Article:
Nathan Myhrvold on why American technology innovation is lagging

Where Have All the Crazy Inventors Gone?

Where Have All the Crazy Inventors Gone?

Interviews with people who shape our culture.
Dec. 7 2011 1:41 PM

Where Have All the Crazy Inventors Gone?

Tech visionary Nathan Myhrvold on why American innovation is lagging.

Nathan Myhrvold, in a conversation with Jacob Weisberg.
Nathan Myhrvold, in a conversation with Jacob Weisberg.

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Nathan Myhrvold is a connoisseur of invention. The onetime CTO of Microsoft founded Intellectual Ventures in the year 2000 to acquire and license patents, and the company has amassed 30,000 patents in the years since. Where others see the spirit of innovation in the United States in decline, Myhrvold is ultimately bullish. 

The tech visionary recently sat down with Slate’s Jacob Weisberg for a wide-ranging interview about everything from why he’s pro-nuke to the charms of molecular gastronomy to the relative merits of Steve Jobs and Bill Gates.

A trained mathematical physicist who once worked under Stephen Hawking, Myhrvold is now focused on technological solutions to what might be considered existential problems, like global warming. And he considers nuclear power part of that solution. When an earthquake and tsunami crippled a nuclear power plant in Japan this year, causing the largest radiation leak since the 1986 Chernobyl disaster, it was an “I told you so” moment for opponents of nuclear energy. But Myhrvold insists the negative reaction is irrational.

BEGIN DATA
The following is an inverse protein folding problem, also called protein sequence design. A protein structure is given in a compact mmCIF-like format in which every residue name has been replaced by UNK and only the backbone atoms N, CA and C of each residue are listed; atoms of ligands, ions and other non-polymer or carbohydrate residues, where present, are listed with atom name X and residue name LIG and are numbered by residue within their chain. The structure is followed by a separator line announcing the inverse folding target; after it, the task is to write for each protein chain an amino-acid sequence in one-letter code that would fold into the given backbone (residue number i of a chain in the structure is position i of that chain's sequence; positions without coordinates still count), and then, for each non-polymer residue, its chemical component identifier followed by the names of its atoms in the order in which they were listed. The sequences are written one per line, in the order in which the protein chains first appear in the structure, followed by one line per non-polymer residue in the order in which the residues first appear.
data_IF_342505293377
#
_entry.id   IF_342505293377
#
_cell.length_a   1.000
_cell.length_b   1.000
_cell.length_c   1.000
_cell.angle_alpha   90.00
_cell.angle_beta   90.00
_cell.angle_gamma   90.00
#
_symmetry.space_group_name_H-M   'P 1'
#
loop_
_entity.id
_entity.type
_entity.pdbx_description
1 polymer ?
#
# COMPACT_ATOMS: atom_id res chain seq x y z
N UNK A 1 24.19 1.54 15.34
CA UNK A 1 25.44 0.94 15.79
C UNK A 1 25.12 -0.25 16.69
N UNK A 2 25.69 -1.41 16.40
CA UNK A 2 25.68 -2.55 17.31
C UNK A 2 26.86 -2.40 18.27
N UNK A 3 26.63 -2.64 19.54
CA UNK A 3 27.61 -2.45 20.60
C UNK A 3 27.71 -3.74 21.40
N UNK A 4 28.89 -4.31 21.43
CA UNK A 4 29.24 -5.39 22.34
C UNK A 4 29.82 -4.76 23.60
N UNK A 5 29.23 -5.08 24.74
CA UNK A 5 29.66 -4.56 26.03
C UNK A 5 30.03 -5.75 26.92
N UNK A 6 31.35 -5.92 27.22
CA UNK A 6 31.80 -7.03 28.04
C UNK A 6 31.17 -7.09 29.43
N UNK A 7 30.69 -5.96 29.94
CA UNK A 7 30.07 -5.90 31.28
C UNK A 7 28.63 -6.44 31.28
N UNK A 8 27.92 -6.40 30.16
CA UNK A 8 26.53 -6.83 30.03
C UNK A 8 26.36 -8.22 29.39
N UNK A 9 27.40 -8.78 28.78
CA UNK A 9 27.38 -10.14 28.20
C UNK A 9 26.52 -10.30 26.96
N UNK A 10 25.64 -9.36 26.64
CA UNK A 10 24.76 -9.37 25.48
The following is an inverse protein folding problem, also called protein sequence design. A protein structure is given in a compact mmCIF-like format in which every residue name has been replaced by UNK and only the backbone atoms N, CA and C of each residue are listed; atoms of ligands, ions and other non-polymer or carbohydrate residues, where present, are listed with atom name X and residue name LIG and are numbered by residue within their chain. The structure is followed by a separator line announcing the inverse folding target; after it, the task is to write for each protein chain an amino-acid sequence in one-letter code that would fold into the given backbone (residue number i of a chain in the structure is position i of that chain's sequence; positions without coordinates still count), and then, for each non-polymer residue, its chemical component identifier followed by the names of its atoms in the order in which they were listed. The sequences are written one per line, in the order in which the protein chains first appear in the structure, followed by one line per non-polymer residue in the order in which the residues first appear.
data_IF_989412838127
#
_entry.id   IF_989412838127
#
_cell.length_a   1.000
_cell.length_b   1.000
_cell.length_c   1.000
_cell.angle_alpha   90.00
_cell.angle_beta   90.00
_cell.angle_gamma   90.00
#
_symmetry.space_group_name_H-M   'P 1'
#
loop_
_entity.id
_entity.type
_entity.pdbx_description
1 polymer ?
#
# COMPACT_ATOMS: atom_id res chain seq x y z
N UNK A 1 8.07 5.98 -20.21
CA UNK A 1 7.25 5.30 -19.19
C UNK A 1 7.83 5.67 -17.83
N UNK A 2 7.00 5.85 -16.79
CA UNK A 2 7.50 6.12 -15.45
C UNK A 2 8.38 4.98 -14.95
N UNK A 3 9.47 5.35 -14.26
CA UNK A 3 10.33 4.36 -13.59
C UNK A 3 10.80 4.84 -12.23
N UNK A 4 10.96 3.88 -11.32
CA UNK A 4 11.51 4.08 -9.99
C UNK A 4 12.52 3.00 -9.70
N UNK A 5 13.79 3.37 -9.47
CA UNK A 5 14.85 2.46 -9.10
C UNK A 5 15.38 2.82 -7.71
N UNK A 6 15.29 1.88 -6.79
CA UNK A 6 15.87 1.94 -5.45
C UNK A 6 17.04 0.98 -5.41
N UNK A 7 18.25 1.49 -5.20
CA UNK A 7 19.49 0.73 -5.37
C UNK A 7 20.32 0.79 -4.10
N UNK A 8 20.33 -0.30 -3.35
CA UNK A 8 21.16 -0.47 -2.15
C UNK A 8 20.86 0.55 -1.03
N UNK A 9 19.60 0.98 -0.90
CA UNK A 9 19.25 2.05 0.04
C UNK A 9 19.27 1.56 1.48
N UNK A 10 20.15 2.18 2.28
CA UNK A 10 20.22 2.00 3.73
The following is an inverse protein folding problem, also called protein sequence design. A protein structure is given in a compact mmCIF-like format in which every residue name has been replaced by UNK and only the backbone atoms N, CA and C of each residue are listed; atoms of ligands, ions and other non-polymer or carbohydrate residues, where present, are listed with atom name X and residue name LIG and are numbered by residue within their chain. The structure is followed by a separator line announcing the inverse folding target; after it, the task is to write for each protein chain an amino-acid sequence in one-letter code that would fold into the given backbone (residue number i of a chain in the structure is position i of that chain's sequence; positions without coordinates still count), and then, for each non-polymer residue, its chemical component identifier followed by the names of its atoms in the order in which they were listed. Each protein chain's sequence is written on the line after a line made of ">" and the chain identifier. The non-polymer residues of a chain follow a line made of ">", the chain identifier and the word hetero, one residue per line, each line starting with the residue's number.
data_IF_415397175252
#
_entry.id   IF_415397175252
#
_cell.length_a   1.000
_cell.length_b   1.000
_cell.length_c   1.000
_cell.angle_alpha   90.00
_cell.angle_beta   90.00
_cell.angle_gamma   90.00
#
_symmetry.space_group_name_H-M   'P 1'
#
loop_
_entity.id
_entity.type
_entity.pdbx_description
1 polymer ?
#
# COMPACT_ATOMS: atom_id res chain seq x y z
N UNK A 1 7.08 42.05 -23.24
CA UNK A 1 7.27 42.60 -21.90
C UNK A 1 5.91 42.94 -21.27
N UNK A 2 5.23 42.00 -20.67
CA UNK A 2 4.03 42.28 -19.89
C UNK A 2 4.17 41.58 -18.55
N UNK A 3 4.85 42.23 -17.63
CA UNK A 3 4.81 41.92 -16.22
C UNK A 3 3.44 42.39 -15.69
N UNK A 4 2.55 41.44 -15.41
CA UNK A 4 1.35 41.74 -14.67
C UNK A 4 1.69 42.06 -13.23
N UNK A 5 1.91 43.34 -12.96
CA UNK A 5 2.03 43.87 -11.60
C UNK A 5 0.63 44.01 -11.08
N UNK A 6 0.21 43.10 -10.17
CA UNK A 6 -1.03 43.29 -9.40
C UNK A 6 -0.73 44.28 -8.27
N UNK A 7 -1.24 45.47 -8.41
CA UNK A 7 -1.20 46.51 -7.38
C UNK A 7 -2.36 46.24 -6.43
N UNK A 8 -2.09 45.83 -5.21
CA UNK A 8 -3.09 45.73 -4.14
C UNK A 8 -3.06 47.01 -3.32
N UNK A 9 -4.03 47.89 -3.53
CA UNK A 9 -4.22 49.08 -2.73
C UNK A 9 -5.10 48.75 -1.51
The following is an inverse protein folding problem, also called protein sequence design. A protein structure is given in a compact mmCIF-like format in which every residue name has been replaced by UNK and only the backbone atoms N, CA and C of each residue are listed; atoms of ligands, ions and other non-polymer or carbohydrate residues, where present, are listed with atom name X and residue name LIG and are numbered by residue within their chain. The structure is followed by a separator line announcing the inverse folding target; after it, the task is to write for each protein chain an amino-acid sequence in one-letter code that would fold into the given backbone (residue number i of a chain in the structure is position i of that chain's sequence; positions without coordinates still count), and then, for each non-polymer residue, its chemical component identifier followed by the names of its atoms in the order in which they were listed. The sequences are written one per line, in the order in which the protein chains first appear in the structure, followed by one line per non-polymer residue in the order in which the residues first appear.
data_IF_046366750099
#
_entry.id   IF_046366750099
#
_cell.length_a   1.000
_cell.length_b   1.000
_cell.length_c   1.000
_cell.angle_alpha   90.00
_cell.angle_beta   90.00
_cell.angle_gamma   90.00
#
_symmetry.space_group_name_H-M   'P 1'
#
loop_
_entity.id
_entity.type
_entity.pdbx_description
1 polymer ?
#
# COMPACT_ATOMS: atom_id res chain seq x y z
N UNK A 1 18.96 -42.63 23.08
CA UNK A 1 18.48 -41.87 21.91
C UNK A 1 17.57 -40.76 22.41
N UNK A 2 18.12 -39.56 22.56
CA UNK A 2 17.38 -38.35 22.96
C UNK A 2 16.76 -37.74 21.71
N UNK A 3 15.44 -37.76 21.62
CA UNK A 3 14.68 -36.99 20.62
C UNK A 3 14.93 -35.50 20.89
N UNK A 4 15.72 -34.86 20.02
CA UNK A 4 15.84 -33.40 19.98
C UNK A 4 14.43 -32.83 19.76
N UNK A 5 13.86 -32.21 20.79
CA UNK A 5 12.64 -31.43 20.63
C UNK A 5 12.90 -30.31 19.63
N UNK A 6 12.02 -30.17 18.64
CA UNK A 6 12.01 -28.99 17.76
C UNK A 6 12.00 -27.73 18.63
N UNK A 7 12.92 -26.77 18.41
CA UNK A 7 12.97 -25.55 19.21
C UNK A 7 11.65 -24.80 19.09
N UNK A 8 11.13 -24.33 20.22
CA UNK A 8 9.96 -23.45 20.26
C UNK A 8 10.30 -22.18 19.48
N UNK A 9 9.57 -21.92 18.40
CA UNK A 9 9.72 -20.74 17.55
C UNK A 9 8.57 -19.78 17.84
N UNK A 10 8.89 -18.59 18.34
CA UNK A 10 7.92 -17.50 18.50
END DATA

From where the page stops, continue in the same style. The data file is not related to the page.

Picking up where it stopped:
Myhrvold acknowledges that alternative energy sources aren’t where they need to be yet, but he remains optimistic.  “The bad news is we need a miracle,” he tells Weisberg.  “The good news is we’re good at miracles!”

When he isn’t patent-hunting or contemplating how to slow global warming, Myhrvold loves to cook. Perhaps not surprisingly, he applies scientific principles in the kitchen, which are at the heart of his six-volume, 2,400-page cookbook, Modernist Cuisine: The Art of Science and Cooking, published this year. According to Myhrvold, food is at the center of a lot of our social issues. “If you can make food that’s good for you and delicious, that solves some pretty major societal problems.”

Here’s an excerpt from Myhrvold’s interview, the latest in our series Conversations With Slate

See Part 1 of the interview with Nathan Myhrvold as well as Part 3 and Part 4. Look for an audio podcast of the entire conversation in the days ahead.